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Reviewed by:
William Zinsser, ed. Paths of Resistance: The Art and Craft of the Political Novel. Robert Stone/Isabel Allende/Charles McCarry/Marge Piercy/Gore Vidal. Boston: Houghton, 1989. 167 pp. pb. $8.95.

Its title notwithstanding, this collection of essays by five novelists never develops a definition of the political novel. The essays are a mixed bag: Stone's is alter-nately [End Page 357] flinty and high-minded; Allende's mystical and hopeful; McCarry's anecdotal and aphoristic; Piercy's earnest; Vidal's defensively self-congratulatory. This is not a book for scholars, unless they have very thick skin. Full of ill-informed academic bashing, it is bound to be irritating to those expecting theoretically sophisticated discussions of ideology and politics in fiction. Piercy, for example, makes the astonishing claim that contemporary academics resist fiction that espouses left-wing causes; Vidal contends that academics seek some final Truth pleasing to University trustees but available only to their squirrelly selves. As descriptions of the current politics of literary criticism these sentiments are both naïve and inaccurate. Antirealist novelists such as Gass and Robbe-Grillet also take their share of abuse, especially from Stone and Allende, for abdicating their political responsibility. This criticism seems lame, however, when Stone then asserts that the writer's only social responsibility is to write well. If one need only write well, why does it matter whether one is politically conscious or not? These logical and factual flaws taint the reader's appreciation for the more enlightening points that sometimes follow.

McCarry's piece is by far the best, advancing helpful distinctions between propaganda and fiction (the first involves belief; the second knowledge) and comparing the novel to a strip of exposed film to be developed differently by each reader, an analogy that illuminates both the rhetorical power and political potential of good fiction. Yet this analogy contradicts his claim that (again) the writer's only duty is to write well. If creation is collaborative, surely a writer's duty also involves anticipating some of the consequences of such collaborations, especially if, as McCarry announces, the political novelist must "believe in consequences." The worst piece is Vidal's, which, aside from his salutary reminder that historical "facts" are always subject to scholarly biases, is mostly an excuse to snipe at critics of his novel Lincoln. He scores some palpable hits, but one doubts whether this book is the proper place for such attacks.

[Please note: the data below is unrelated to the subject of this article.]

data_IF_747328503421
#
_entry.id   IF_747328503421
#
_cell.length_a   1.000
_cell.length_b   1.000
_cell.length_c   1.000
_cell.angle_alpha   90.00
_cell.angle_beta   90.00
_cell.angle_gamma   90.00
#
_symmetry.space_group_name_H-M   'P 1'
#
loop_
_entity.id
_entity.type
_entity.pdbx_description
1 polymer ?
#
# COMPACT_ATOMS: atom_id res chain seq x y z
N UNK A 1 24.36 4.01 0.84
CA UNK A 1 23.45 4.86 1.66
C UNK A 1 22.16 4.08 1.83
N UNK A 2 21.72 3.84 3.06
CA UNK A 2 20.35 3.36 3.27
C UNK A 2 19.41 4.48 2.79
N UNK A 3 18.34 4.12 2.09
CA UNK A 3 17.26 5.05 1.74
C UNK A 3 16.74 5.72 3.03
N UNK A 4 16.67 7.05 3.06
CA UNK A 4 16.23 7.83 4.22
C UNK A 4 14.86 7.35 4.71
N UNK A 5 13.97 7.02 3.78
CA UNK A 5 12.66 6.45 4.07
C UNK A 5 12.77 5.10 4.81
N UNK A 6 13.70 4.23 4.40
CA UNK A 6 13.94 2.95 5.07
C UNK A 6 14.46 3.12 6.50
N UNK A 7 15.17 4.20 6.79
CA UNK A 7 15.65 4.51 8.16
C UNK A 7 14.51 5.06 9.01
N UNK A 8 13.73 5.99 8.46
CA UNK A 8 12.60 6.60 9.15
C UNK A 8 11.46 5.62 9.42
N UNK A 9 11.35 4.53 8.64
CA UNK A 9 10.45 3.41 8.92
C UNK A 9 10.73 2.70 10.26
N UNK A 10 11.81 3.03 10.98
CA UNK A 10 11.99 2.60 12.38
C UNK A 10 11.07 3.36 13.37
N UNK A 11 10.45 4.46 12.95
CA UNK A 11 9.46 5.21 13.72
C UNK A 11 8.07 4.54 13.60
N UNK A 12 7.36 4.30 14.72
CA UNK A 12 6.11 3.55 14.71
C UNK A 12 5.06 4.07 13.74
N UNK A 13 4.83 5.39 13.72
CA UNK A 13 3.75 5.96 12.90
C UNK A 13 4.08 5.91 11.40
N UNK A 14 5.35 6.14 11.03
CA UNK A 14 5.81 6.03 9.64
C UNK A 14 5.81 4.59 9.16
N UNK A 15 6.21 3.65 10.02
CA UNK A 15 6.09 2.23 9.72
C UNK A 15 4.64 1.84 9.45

Nevertheless, each essay contains something useful, especially in regard to the practice of writing fiction; Piercy's descriptions of plotting and organization are especially useful. Other highlights include Stone's defense of the greater moral value of good fiction, in which he maintains that idealized versions of ourselves enable us to extend our capacity for social action. Allende's loosely organized essay offers a refreshing call for more optimistic fiction that will enable oppressed groups to discover their own voices and resist quietism and despair. Like Stone, she adheres to the moral and political imperatives by which fiction enhances the sense of community. And although none ever clearly defines the "political novel," Piercy's assertion that in a stratified society "all literature is engaged politically" comes closest to a satisfactory attempt. In sum, although often contradictory and sometimes illogical, these essays are never boring; occasionally they are even provocative. [End Page 358]

Mark Osteen
Loyola College in Maryland


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pp. 357-358
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